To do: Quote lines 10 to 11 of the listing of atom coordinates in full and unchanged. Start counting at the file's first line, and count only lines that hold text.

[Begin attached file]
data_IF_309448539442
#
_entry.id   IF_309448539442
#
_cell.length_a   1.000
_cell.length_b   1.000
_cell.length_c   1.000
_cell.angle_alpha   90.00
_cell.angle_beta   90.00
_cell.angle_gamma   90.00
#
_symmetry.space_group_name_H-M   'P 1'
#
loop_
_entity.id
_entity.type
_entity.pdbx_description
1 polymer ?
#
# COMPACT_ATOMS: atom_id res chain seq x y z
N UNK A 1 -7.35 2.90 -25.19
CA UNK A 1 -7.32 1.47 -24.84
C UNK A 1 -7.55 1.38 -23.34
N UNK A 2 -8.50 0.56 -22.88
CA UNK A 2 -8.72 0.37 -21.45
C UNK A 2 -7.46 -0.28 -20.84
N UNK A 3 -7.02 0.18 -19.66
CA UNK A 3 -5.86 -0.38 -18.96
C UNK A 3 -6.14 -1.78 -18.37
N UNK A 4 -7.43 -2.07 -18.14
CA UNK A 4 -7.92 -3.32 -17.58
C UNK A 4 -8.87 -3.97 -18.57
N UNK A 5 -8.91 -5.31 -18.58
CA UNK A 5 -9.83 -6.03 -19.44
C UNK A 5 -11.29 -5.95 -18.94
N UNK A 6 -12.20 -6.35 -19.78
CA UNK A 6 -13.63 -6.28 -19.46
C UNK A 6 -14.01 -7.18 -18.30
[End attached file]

_cell.angle_gamma   90.00
#